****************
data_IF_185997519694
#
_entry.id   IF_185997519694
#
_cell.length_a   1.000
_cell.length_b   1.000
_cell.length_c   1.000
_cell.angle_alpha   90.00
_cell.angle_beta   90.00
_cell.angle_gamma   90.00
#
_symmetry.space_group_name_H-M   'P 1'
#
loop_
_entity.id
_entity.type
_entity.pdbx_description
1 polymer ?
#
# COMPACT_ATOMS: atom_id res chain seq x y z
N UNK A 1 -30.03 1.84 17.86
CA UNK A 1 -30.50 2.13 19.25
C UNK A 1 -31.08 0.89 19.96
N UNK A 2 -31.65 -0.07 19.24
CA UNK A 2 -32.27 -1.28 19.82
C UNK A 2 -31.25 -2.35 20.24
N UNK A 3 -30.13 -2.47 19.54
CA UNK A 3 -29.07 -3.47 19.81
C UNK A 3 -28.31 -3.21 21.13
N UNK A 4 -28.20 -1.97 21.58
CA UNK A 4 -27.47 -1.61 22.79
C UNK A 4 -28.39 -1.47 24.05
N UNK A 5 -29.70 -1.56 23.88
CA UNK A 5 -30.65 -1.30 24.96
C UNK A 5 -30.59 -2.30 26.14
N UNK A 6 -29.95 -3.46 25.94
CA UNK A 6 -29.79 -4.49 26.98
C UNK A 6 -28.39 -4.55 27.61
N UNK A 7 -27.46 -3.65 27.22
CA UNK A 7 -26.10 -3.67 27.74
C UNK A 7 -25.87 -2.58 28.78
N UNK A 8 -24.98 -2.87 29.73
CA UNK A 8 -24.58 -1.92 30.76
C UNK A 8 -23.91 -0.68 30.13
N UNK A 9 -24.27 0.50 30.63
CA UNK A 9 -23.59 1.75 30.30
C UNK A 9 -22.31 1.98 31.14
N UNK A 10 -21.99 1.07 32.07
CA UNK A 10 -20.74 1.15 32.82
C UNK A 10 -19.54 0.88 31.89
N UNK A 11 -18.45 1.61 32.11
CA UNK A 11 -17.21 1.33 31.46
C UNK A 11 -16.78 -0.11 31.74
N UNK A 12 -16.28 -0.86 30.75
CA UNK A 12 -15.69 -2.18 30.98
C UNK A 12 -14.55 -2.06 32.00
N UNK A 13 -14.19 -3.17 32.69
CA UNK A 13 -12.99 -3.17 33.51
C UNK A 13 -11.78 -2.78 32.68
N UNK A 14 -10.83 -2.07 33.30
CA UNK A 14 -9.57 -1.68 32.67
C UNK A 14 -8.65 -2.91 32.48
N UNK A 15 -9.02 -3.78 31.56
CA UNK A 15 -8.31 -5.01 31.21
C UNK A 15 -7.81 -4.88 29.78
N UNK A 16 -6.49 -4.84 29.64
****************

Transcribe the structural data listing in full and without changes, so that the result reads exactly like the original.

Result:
data_IF_185997519694
#
_entry.id   IF_185997519694
#
_cell.length_a   1.000
_cell.length_b   1.000
_cell.length_c   1.000
_cell.angle_alpha   90.00
_cell.angle_beta   90.00
_cell.angle_gamma   90.00
#
_symmetry.space_group_name_H-M   'P 1'
#
loop_
_entity.id
_entity.type
_entity.pdbx_description
1 polymer ?
#
# COMPACT_ATOMS: atom_id res chain seq x y z
N UNK A 1 -30.03 1.84 17.86
CA UNK A 1 -30.50 2.13 19.25
C UNK A 1 -31.08 0.89 19.96
N UNK A 2 -31.65 -0.07 19.24
CA UNK A 2 -32.27 -1.28 19.82
C UNK A 2 -31.25 -2.35 20.24
N UNK A 3 -30.13 -2.47 19.54
CA UNK A 3 -29.07 -3.47 19.81
C UNK A 3 -28.31 -3.21 21.13
N UNK A 4 -28.20 -1.97 21.58
CA UNK A 4 -27.47 -1.61 22.79
C UNK A 4 -28.39 -1.47 24.05
N UNK A 5 -29.70 -1.56 23.88
CA UNK A 5 -30.65 -1.30 24.96
C UNK A 5 -30.59 -2.30 26.14
N UNK A 6 -29.95 -3.46 25.94
CA UNK A 6 -29.79 -4.49 26.98
C UNK A 6 -28.39 -4.55 27.61
N UNK A 7 -27.46 -3.65 27.22
CA UNK A 7 -26.10 -3.67 27.74
C UNK A 7 -25.87 -2.58 28.78
N UNK A 8 -24.98 -2.87 29.73
CA UNK A 8 -24.58 -1.92 30.76
C UNK A 8 -23.91 -0.68 30.13
N UNK A 9 -24.27 0.50 30.63
CA UNK A 9 -23.59 1.75 30.30
C UNK A 9 -22.31 1.98 31.14
N UNK A 10 -21.99 1.07 32.07
CA UNK A 10 -20.74 1.15 32.82
C UNK A 10 -19.54 0.88 31.89
N UNK A 11 -18.45 1.61 32.11
CA UNK A 11 -17.21 1.33 31.46
C UNK A 11 -16.78 -0.11 31.74
N UNK A 12 -16.28 -0.86 30.75
CA UNK A 12 -15.69 -2.18 30.98
C UNK A 12 -14.55 -2.06 32.00
N UNK A 13 -14.19 -3.17 32.69
CA UNK A 13 -12.99 -3.17 33.51
C UNK A 13 -11.78 -2.78 32.68
N UNK A 14 -10.83 -2.07 33.30
CA UNK A 14 -9.57 -1.68 32.67
C UNK A 14 -8.65 -2.91 32.48
N UNK A 15 -9.02 -3.78 31.56
CA UNK A 15 -8.31 -5.01 31.21
C UNK A 15 -7.81 -4.88 29.78
N UNK A 16 -6.49 -4.84 29.64